Have you ever watched a bilingual person switch between two languages and thought to yourself “I wish I could do that?”. This is how many of us feel when we see the confidence with which someone moves between languages, especially if there are more than two in play. It can be easy to think that they have some special gift, but often these people are no more intelligent than you or I – they’ve just had the time, and often a motivating reason, to learn more languages. Just think of how many footballers – hardly an academic occupation – can conduct post-match interviews in a language other than their own.
Not only is it possible to learn another language – whoever you are, and whatever age you are – it’s also generally a good idea. It’s increasingly open to more and more people too. If you have a smartphone, then you have access to courses which can offer you a thorough grounding in languages that go far beyond the usual options you were offered at school. And, as we’ll see in a moment, there are several excellent reasons why you should give another language a try.
If you are thinking of learning a new language with your child or are wanting to help them with their school based language lessons then follow these top tips for helping your child learn a new language and together you will have it mastered in no time.
It strengthens your memory
The brain is more complex than any other part of the body, and yet it has many of the same properties, one of which is that the more you use it, the fitter it will become. The language centres of the brain are some of its most powerful and most useful, and learning a whole new vocabulary gives them a strong boost. Your own native tongue is so familiar to you that you can often speak without thinking much. Testing that part of your brain by having to think of a dog as un chien, ein Hund or even con chó (that’s Vietnamese, if you’re wondering) helps sharpen those memory centres.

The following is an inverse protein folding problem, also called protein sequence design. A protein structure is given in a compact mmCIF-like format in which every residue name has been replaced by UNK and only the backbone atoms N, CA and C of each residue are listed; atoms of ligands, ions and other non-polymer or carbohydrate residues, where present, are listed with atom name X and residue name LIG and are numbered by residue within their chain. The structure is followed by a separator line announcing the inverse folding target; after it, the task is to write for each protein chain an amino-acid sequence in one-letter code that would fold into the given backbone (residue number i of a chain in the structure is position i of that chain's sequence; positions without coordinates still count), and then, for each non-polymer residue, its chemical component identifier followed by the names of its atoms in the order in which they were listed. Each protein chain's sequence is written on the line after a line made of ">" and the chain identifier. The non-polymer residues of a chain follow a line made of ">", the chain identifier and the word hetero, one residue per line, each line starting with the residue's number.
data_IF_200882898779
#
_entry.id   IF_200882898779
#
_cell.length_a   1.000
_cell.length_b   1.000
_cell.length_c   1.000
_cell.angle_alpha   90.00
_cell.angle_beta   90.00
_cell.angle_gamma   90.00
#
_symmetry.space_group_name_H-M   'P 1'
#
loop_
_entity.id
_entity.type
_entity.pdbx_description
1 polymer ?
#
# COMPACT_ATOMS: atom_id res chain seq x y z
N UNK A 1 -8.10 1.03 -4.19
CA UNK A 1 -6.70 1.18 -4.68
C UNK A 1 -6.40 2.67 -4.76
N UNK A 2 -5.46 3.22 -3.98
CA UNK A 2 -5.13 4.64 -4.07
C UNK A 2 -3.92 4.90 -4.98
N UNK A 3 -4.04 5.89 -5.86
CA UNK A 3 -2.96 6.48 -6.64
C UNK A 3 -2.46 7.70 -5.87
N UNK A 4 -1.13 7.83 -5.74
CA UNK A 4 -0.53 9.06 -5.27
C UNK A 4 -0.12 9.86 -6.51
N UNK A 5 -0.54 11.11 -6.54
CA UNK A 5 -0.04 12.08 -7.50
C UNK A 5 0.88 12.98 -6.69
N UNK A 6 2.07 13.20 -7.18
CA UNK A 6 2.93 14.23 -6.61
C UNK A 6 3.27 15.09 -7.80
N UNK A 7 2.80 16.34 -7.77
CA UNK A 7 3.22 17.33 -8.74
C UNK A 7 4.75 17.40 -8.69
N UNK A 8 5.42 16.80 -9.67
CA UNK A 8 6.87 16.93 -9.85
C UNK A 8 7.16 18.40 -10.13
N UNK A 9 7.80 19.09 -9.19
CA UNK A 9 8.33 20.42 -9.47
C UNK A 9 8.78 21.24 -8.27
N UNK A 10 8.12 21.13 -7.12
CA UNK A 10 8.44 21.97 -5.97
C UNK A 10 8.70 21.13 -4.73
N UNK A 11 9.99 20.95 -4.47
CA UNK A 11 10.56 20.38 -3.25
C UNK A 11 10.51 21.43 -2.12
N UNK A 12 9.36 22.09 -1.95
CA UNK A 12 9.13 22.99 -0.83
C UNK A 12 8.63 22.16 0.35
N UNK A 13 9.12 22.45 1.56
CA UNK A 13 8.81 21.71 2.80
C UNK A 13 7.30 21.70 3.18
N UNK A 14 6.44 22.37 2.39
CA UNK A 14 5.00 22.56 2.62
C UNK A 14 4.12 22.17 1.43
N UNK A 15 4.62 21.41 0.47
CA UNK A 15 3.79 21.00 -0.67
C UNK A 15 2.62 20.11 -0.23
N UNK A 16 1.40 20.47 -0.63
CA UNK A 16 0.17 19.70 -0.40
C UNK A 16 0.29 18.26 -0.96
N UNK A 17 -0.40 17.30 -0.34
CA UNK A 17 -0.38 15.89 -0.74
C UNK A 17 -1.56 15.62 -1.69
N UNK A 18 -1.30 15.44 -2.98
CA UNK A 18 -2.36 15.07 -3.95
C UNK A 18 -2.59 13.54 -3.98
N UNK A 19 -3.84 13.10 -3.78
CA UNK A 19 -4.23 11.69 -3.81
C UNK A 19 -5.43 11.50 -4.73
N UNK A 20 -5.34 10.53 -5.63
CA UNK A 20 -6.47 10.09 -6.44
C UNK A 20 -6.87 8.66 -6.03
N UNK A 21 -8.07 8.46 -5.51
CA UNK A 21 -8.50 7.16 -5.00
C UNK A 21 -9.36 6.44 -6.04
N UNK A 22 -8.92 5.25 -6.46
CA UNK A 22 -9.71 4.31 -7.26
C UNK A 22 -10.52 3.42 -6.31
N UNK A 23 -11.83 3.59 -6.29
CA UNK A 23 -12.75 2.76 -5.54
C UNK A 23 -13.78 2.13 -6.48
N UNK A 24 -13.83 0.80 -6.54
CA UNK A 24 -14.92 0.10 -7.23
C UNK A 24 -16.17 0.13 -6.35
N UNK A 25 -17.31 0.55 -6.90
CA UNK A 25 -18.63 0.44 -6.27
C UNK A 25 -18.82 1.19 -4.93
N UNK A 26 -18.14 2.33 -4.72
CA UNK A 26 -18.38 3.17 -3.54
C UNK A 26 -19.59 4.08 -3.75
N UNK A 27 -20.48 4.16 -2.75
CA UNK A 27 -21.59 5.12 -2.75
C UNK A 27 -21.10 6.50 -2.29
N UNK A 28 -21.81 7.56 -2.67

It offers a new perspective
Speaking a new language takes us out of our comfort zone and makes us look at things differently, as the above paragraph makes clear. For kids, school trips to Italy offer a chance to practice Italian, of course, but they have greater benefits than that. They allow a child to experience life as it is lived in another country, to better understand other perspectives and to adopt some of the ways of other cultures in their own lives. There’s never a bad time to get a broader mind, and learning another language assists in this.
It makes you a better communicator – even in English
When you use words without thinking, it can be easy to fall into a standard, simple pattern which is useful in specific settings. Opening up those language centres does make you think more about how you say what you say. It even makes you think about why a certain word means a certain thing. For example, the German for raccoon is ein Waschbär; in Swedish it is en tvättbjörn; and in French, it’s un raton-laveur. These names translate as “washing bear” in the first two cases, and “little washing rat” in the latter, because raccoons tend to “wash” their food before eating it. Just knowing that little fact makes us think about the words we use, and makes us better communicators.